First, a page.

Rigorous, relevant and...rollicking: three new Rs of education

Using Theater in an English Classroom was taught in the shaded barn basement during a sticky summer in Ripton, Vermont. The professor was a professional actress whose fairy-like mannerisms and boundless energy sparked excitement and anticipation in the teachers that sat cross-legged in a circle on the floor. The promise of the course was that for those of us who saw our subject, not only as a home for bookworms, but as a place to study human interaction – communication, expression, empathy – we could employ the best practices of theatre to enhance our students' experience.

 

 Over an intensive six-week period we learned how to ensemble-build – that is, to cultivate a different kind of camaraderie and accountability than is typical in an academic setting which work wonders for classroom management. We learned to conduct “table reads” in which actors and directors discuss which interpretation of each character best fit the goals of the production – a practice application of close reading.

 

Even students with solid writing ability often fail to meet the complex standards set by the AP exam prompts. Rather than to simply identify how a protagonist is being characterized, a student might be asked to offer an analysis of this characterization in relation to the story’s major themes. When a student embodies a character, they become aware of the variety of options for interpretation. Suddenly, characterization is visceral and kinesthetic rather than academic or conceptual, because you are going to have to get up and “do” it.

 

They realize anew that same line might be spoken jovially or with concern and that the manner they choose depends both on preference and what they can support based on textual evidence. The more they analyze characters for performance, the more nuanced their writing on characterization became.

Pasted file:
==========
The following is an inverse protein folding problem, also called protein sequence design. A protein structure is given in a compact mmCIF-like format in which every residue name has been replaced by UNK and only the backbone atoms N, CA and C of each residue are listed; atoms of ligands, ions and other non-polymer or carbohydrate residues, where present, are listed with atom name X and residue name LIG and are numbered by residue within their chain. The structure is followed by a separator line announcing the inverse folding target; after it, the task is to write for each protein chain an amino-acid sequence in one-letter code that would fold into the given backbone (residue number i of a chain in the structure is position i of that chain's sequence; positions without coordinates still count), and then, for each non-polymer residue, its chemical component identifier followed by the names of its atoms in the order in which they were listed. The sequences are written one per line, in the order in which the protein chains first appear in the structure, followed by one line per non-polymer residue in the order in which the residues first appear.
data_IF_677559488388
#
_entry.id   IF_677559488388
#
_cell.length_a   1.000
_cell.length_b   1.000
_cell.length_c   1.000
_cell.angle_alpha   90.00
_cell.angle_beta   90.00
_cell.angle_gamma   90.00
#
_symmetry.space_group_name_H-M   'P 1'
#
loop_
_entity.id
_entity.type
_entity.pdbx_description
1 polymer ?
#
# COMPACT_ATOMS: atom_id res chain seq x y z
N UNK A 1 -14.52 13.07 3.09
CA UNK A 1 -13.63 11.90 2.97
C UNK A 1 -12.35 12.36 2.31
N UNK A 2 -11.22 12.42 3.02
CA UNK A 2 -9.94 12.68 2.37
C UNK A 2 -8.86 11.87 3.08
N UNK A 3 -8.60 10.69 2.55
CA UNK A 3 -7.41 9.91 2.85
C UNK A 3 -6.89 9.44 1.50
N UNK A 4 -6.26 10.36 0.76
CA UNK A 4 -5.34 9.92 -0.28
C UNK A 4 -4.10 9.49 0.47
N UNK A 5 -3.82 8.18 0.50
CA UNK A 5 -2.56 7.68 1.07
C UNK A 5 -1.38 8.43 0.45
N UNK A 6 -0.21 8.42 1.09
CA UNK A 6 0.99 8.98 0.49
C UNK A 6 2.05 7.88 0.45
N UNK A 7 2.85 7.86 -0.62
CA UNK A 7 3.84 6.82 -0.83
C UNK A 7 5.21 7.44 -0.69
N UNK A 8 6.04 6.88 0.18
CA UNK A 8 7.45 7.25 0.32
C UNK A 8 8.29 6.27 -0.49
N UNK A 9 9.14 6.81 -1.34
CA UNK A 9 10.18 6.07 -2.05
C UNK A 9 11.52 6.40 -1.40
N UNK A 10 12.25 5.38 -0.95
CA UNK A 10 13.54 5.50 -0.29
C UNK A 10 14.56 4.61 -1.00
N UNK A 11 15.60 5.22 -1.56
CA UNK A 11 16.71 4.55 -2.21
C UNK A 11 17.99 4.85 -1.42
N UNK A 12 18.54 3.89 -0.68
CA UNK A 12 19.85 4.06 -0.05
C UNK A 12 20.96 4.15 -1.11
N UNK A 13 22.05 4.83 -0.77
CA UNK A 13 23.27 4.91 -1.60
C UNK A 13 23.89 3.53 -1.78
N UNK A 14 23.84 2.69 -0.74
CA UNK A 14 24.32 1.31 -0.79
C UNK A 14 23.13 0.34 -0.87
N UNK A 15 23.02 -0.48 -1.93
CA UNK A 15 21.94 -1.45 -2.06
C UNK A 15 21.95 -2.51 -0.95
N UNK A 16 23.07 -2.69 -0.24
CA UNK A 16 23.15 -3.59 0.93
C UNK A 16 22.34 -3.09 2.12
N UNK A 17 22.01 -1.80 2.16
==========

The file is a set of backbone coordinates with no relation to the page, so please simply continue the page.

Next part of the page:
Theatre-integrated literacy curricula is only one of innumerable progressive, student-centred pedagogies that exist and continue to be developed, but I share this anecdote because it displays the three qualities that, to me, define an excellent schooling experience:

 

#1 School should be useful. 
The types of interpersonal, teaming, public-speaking, and analytical skills the students developed from this new approach to a standard literature course were so apparent that students who had long since decided that English “wasn’t for them” understood how it was applicable to work they might engage with in college and career whether or not they chose to major in the subject.

 

#2 School should be accessible. 
A well-developed curriculum is one that engages all types of learners – aural, visual, kinesthetic, etc. This pedagogy brought new levels of comfort and discomfort to all of us, but it offered everyone a chance to shine. Not only did students who struggle with more traditional methods flourish, students who had always excelled in the content were being pushed outside their comfort zones.

 

#3 School should help you tap into the best version of yourself. 
This hands-on pedagogy was not only rigorous, it leveraged the diverse talents in the room. The experience drew abilities out of us that none of us knew we had or that we had never had a chance to share with one another. If an educational experience doesn’t help you realize your potential, what is it worth? If you aren’t having any fun in the classroom, how can you be inspired to learn?

 

I am drawn to The Harbour School because it is a hub of innovative practice that prioritises the same rigour, relevance, inclusivity, and passion articulated above. I am thrilled to have the opportunity to learn from the faculty as I continue to develop my own practice and to contribute to the process of capturing and build-off of the uniquely innovative work happening here so that some day this kind of educational experience is not the exception, but the norm.

 

Elizabeth A. Micci recently moved to Hong Kong to join The Harbour School faculty as a High School teacher. A Wallace Fellow, she will be awarded the Doctor of Education Leadership at the Harvard Graduate School of Education in 2018. During the 2017-18 school year, she will be a THS High School teacher, curriculum innovator and education researcher. Her research in organisational behaviour is focused on how educators assess and take risks and how managers create conditions for people to feel comfortable radically changing practices and behaviour. 

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